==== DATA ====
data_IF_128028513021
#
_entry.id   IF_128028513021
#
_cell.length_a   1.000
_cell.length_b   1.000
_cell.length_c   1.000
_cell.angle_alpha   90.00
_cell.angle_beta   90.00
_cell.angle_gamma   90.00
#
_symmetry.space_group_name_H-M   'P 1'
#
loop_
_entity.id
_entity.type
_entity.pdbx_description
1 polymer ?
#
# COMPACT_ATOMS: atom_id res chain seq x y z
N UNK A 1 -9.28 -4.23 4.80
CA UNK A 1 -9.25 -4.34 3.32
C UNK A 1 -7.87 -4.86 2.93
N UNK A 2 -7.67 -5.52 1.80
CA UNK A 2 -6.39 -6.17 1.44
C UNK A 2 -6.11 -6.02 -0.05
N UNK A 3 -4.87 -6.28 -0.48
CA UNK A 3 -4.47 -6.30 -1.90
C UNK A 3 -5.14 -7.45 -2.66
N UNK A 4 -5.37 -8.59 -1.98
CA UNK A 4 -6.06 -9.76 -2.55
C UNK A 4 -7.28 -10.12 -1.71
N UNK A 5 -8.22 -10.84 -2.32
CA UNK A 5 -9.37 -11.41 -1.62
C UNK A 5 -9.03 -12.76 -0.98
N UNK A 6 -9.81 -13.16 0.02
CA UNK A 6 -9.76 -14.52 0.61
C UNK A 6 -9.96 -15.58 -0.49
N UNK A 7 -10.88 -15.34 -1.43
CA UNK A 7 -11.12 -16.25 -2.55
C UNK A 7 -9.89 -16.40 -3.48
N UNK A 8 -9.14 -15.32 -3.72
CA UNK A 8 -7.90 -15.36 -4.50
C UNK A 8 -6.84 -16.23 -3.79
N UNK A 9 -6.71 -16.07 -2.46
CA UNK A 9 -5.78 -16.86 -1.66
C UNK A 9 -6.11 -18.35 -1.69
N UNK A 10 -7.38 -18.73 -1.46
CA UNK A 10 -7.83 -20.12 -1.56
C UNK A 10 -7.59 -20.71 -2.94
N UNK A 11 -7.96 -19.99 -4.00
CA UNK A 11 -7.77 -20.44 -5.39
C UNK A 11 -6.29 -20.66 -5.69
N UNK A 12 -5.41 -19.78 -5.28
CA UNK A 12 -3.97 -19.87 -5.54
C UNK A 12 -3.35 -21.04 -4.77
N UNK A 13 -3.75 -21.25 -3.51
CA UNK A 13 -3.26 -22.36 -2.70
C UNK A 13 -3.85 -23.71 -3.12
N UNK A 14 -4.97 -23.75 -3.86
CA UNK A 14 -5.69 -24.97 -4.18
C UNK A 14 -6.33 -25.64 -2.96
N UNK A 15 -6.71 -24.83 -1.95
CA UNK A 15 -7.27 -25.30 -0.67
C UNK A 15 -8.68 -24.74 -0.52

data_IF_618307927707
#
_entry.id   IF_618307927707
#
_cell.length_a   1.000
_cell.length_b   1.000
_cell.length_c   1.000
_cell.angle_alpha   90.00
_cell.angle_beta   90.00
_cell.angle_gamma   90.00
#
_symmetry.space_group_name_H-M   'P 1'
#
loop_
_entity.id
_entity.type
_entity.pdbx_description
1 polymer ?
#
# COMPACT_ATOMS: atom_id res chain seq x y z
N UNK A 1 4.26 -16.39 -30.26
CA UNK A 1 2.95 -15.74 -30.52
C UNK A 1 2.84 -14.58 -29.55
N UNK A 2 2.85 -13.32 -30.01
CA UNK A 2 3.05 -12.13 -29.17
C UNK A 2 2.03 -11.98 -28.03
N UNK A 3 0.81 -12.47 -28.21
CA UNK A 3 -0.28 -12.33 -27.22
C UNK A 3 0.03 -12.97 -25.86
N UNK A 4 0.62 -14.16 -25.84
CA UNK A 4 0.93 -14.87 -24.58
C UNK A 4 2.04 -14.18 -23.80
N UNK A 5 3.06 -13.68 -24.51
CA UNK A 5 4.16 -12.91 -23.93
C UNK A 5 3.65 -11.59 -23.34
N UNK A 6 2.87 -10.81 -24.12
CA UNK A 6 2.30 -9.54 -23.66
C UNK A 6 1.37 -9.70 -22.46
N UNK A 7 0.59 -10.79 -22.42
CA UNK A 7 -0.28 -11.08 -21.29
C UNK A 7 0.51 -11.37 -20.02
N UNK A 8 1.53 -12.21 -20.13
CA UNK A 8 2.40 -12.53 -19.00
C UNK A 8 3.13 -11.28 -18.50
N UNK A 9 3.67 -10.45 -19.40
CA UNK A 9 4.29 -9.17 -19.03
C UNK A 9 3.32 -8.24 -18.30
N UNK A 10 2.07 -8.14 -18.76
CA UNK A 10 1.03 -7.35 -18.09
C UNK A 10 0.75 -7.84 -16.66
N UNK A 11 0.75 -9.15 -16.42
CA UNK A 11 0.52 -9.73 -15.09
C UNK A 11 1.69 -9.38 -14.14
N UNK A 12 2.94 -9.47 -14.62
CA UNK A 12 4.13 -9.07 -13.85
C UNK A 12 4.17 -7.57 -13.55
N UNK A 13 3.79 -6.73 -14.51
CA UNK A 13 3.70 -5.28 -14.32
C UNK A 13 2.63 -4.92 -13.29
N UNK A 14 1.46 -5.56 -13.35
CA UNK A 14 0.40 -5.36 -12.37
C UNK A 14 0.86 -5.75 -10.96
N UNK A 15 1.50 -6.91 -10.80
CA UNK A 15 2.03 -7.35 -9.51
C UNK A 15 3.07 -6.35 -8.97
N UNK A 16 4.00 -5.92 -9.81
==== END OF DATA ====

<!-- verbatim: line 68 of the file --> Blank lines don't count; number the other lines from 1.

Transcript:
_entry.id   IF_618307927707